28 hubin road – Zhejiang Cuisine
Chinese dining is all too often reduced in the West to dim sum, noodles and rice. Little is known however about the variety of cooking styles this vast country has to offer. The Zhejiang province, just south of Shanghai, is a culinary hidden treasure that proves there is so much more to discover.
On the shore of the famous West Lake in Hangzhou, the capital of Zhejiang, we find 28 HuBin Road. Ever since it first opened its doors in 2005, it has been located inside the Hyatt Regency and despite its rather large size it represents some of the very best Zhejiang has to offer.
Throughout the years, the interior has not changed and offers a stylish mix of modern architecture with Chinese traditional furniture. Brown, creamy colours dominate the dining room where old artefacts such as farming tools and wooden craftsmanship are spread throughout. The main dining room is large but intimate nonetheless and there are seven large private rooms, which can be booked separately.
Executive Chef Colin Cheng is the head of the kitchen and guards the traditional taste for up to 200 guests a day. Whereas most people associate Chinese cuisine with rice or noodles, two of the most outstanding dishes at 28 HuBin Road use neither of these.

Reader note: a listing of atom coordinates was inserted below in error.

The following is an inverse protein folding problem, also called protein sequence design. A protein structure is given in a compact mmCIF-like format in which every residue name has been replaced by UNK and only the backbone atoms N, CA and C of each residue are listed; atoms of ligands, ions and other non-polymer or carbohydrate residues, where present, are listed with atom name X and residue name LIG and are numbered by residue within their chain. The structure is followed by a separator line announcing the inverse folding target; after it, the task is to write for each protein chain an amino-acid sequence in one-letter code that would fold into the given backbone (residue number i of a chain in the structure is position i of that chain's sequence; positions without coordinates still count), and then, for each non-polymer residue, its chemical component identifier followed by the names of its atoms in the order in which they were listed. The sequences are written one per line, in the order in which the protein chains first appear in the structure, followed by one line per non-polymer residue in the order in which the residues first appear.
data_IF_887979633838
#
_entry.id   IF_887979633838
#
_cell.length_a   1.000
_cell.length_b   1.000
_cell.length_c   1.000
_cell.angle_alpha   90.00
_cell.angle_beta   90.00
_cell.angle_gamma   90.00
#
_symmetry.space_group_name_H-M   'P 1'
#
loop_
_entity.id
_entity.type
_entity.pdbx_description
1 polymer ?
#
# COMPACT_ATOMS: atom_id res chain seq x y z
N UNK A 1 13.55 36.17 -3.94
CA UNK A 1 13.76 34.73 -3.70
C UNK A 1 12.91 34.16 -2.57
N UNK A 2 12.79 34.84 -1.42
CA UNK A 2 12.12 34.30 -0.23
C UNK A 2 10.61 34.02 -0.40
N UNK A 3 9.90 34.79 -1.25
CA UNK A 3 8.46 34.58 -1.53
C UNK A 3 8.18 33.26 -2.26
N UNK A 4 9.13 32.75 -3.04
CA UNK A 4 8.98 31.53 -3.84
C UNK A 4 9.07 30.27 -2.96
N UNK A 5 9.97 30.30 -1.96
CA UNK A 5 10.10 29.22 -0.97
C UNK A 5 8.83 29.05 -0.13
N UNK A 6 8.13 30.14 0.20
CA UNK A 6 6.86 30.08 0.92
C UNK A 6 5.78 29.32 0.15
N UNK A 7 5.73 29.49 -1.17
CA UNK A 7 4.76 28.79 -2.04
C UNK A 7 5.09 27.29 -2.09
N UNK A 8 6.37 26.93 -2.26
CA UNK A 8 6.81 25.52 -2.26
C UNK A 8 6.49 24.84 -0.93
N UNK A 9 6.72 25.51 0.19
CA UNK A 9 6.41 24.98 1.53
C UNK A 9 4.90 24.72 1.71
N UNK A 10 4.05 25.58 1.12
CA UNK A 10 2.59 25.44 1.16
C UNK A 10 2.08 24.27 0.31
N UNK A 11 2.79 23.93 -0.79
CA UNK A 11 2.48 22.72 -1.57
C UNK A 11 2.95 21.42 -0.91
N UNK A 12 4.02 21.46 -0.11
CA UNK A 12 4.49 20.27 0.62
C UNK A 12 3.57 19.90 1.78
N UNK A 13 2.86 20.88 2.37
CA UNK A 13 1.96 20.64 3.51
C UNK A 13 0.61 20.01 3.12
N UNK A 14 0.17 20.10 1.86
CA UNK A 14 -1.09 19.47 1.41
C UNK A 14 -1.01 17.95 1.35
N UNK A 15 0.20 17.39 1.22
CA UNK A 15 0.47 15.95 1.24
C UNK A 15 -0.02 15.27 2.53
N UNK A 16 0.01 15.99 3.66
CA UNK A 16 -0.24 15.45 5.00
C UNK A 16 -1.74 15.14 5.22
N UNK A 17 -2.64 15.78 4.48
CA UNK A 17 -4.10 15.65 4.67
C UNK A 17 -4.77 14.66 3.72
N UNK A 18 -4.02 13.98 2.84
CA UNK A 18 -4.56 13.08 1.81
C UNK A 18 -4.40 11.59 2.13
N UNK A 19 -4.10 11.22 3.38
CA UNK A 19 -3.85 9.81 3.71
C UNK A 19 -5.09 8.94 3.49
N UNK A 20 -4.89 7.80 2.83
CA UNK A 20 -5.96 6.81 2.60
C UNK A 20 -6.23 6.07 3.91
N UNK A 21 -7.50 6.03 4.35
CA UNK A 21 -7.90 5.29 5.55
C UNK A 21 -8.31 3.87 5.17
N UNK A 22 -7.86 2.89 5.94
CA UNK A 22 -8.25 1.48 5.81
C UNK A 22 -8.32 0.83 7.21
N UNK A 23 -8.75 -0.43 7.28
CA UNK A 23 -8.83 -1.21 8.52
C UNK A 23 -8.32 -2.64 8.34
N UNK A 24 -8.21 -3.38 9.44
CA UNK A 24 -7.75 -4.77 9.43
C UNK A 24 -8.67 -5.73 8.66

The first is the dongpo pork, a piece of extremely tender meat that is slowly braised and afterwards cut into one long slice. Using a metal form, this slice of meat is then folded into a pyramid and stuffed with bamboo shoots before it is served with chestnut pancakes.
Another superb dish is the beggar’s chicken, wrapped in a lotus leaf and packed in clay before it is put in the oven for several hours. Thanks to the layer of clay the chicken meat retains all its flavour and becomes so soft that one can just go through it with a spoon. Guests who order this dish will be given the chance to smash the outer layer of clay with a traditional hammer in order to bring fortune.
Other remarkable dishes include the goose liver appetisers, poached turbot with spicy bean curd sauce and the stir-fried bok choy.
As is often the case in Chinese traditional cuisine, there is no specific alcohol pairing available although plum wine or baijiu are widely served. Those who insist on having wine have a large cellar to choose from although most dishes are best enjoyed with traditional tea.
All in all, 28 HuBin Road offers an authentic Zhejiang experience in a modern setting. Not many places in the world serve this cuisine at such a high level and it clearly shows that Chinese food can be absolute fine dining as well.
28 HuBin Road scored 80 points in our rating system of 100 points in our rating system. View our Top 60 of the world. Back to the reviews.
28 HuBin Road
28 HuBin Road
Phone: +86 571 8779 1234